How the New NHL Realignment Will Affect the New Jersey Devils

Joseph Kuchie@@jkuchieCorrespondent IMarch 14, 2013

NEWARK, NJ - MARCH 13: Bryce Salvador #24 of the New Jersey Devils takes a break during the game against the Philadelphia Flyers at the Prudential Center on March 13, 2013 in Newark, New Jersey.  (Photo by Bruce Bennett/Getty Images)
Bruce Bennett/Getty Images

According to multiple sources, the NHL Board of Governors has approved the new realignment plan for the 2013-2014 season.

The New Jersey Devils will be placed in "Division D" with all members of the Atlantic Division, the Washington Capitals, Carolina Hurricanes, and Columbus Blue Jackets.

Under the new playoff format, the top three teams from each division make the playoffs with the final two spots going to wild card teams in the conference. The Devils will go up against eight teams for three guaranteed playoff spots.

The Atlantic Division was already one of the most competitive divisions in the NHL, but it will now add two of the Southeast's better teams. Washington has made the playoffs five years in a row, while Carolina has seen the postseason five times in their 15-year existence including a Stanley Cup victory.

All time, the Devils are 83-92-13-1 against the Capitals and 61-44-12-2 against the Hurricanes (h/t Hockey Reference). However, the Hurricanes have knocked the Devils out of the playoffs three straight times.

Fans can't sleep on Columbus either, as they currently have 25 points this season and are 5-2-3 in their last ten games. If the Blue Jackets were in the Atlantic Division, they would currently be tied with the Philadelphia Flyers and New York Islanders for fourth.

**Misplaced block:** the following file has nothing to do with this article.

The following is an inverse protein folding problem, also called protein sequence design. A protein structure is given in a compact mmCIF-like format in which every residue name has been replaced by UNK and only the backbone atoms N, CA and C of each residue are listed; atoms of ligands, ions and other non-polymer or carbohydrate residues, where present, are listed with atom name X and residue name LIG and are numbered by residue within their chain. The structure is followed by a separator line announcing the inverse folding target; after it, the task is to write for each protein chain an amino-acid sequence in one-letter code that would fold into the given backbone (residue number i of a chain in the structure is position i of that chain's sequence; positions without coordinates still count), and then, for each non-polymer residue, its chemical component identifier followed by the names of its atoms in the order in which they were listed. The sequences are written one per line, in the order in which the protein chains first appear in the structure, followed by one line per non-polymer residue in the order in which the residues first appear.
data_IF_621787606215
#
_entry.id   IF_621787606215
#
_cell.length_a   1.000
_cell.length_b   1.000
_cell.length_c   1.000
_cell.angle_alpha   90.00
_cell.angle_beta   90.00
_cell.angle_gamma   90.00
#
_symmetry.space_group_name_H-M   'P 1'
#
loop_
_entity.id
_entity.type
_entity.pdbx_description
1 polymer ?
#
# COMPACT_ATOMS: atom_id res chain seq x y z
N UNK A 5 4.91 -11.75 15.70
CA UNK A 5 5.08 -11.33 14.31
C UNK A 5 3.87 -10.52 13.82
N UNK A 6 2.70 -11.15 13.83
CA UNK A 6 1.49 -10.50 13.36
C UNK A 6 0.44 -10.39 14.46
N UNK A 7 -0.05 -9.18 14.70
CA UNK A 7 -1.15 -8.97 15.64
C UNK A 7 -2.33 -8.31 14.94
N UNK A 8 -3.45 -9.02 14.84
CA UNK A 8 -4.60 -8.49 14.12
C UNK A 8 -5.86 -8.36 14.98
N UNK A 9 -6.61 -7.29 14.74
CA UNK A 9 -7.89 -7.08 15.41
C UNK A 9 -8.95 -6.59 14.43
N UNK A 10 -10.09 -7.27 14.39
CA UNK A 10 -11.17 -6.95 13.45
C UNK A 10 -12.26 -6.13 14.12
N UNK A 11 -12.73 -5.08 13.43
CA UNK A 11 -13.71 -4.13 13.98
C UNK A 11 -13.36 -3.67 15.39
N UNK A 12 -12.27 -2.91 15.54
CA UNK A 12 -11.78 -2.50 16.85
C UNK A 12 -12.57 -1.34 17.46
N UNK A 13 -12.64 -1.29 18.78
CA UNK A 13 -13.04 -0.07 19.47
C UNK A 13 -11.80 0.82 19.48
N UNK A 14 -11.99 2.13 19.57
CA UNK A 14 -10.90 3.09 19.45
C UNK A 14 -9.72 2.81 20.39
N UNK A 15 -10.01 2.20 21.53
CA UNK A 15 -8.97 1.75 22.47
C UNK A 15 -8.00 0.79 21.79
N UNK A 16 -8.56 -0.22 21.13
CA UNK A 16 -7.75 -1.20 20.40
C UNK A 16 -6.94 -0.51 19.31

The new realignment will also allow the Devils to play every team in the NHL at least twice, once at home and once on the road. That means more chances to see Western Conference opponents at the Prudential Center in 2013-2014.

While it's certainly an exciting change for the NHL coming out of a lockout, the Devils will not necessarily benefit from the realignment.

If you took last season's results and put them with the newly-proposed playoff scenarios, the Devils would have finished as a wild-card team with 102 points. The Rangers, Flyers, and Penguins would have each earned one of the three divisional playoff spots.

As the wild-card team with the second fewest points (Washington would be eighth with 92 points), New Jersey would face the Boston Bruins, the Division C winner, in the first round.

Also, adding the Detroit Red Wings to the Eastern Conference C Division puts another contender in the conference. Detroit had 102 points last season, which would have tied them with Boston for the division lead.

If fans thought the sixth seed with 102 points was ridiculous, how will they feel with a wild-card?

Anyway you look at it, the Devils' road to the Stanley Cup will get a lot more difficult starting next season. Teams with lower seeds won't be able to draw weaker opponents anymore, as the Devils did with Florida last season in the first round.

Division D is going to be a lot more competitive than Division C, but the Eastern Conference will be very competitive either way next season. The action is going to be as exciting as ever, but don't expect the Devils to have an easy ride to the playoffs.